We cling to the good parts. We long for slowness but swim in the fast tide. As we hold on tight, often swimming upstream we are aware of what really matters to us.
My family’s annual camping trip with the G family this year had a change of location, a new campsite. Our backyard.
Not securing a campsite earlier in the year, busy schedules, we decided to make it easier without abandoning our desire for the joy camping brings. As my friend pulled into our “campsite” and started unloading their car I noticed his wife and kiddos weren’t inside.
They’re hiking in.
I love it. The G’s live five blocks away.
K and the kids “hiked” into camp shortly after and we all put on our camping bandanas, set up our camp chairs, staked claim on tent locations, put up the game table, covered the food table with our plastic red and white checkered table cloth. Our backyard is bigger than most campsites so three tents, two dogs, four kids, four adults and a “fire pit” (made it out of a large tin bucket) fit nicely.
One napped, others cracked open cans of Miller or Squirt, the kids hula hooped, made fishing rods out of sticks and string, gathered kindling. The next sixteen hours zoomed by at lightning speed and as we ate Sunday breakfast on the deck together it was clear this joyful moment would end soon. Camp would have to be broken down and we would move on to our next things. We had hoped the day wouldn’t have an agenda but this is how the summer has been, one thing after another.
As the G’s took down their tent and packed up their gear I asked my hubby to leave up our family tent.
One thing remained the same form our annual camping trips, that feeling of disappointment that the trip was already over.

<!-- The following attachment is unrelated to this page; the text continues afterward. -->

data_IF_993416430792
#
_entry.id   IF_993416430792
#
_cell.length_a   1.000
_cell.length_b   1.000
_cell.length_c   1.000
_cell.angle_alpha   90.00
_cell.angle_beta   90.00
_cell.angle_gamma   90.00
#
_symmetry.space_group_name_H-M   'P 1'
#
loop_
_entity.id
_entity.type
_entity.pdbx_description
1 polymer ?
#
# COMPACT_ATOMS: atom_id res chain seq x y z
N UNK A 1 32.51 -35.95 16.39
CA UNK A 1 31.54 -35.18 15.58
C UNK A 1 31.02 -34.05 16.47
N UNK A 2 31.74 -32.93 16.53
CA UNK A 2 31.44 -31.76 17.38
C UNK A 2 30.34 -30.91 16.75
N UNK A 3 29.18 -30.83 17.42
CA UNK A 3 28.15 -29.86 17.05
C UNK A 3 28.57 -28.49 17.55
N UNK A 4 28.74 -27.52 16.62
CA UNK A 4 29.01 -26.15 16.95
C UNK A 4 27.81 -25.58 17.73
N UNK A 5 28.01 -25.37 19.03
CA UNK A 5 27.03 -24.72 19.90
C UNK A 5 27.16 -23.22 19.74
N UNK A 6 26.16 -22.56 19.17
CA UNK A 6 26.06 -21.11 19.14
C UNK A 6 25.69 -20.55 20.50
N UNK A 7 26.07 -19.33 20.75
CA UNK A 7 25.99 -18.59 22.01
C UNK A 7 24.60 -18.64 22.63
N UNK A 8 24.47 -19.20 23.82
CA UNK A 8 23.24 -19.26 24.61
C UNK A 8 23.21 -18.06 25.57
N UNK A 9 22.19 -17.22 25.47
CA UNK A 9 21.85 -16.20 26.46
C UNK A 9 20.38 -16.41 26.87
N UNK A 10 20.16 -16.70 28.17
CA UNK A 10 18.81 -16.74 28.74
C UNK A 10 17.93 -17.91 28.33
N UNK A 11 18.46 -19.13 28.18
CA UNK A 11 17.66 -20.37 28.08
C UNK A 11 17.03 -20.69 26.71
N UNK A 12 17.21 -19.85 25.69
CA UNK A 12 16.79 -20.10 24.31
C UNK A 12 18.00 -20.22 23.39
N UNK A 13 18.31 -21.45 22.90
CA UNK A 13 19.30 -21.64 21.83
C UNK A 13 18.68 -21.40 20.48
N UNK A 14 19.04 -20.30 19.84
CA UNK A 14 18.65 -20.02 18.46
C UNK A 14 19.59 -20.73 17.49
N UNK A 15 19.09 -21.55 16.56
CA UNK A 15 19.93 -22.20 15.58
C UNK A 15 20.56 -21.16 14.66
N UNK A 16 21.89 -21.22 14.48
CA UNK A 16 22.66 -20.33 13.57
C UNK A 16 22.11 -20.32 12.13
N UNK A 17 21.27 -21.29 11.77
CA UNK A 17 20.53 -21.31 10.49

Camping provides a respite from busy life for me. A chance to sit around the fire and count the stars. When it’s time to go, I drag my feet and packing up camp. Grateful to be going home to scrub the dirt off my feet and to sink into the comfort of my own bed, but a little sad we are packing all the gear away until next year.
So last night I kissed hubby and daughter good night, grabbed my son’s hand and whistled for the dog. The three of us went out to the backyard, campsite #23, crawled into the tent and fell asleep. Mom, dog and son.
This morning as I write this, dog and son are still sleeping. My back hurts from too much air escaping the mattress, two nights in a row. Hot coffee and hot shower will feel luxurious.
I am now ready to pack away the camping gear for the summer. I have savored the parts I enjoy of camping season and I am hanging on to the new memory created. Cherishing the thought of building a fire in a bucket, fishing off the deck for candy with sticks, being awakened by cars and crows but closest to my heart I am holding on to falling asleep cuddled close to my son. Before we know it he’ll be too old to want to grab mama’s hand and pitch a tent in the backyard with me.
I will hang on to traditions that mean the most to me, be open to new ones and find joy even if it is just in the backyard under a sky of cackling crows. When the stream is calm, even in a few moments, I can find, appreciate and savor what matters most, when I stop swimming against the current and give in to the beauty of spontaneity. For no one can take away what you choose to hold on to in your heart.
by J.G. McGlothern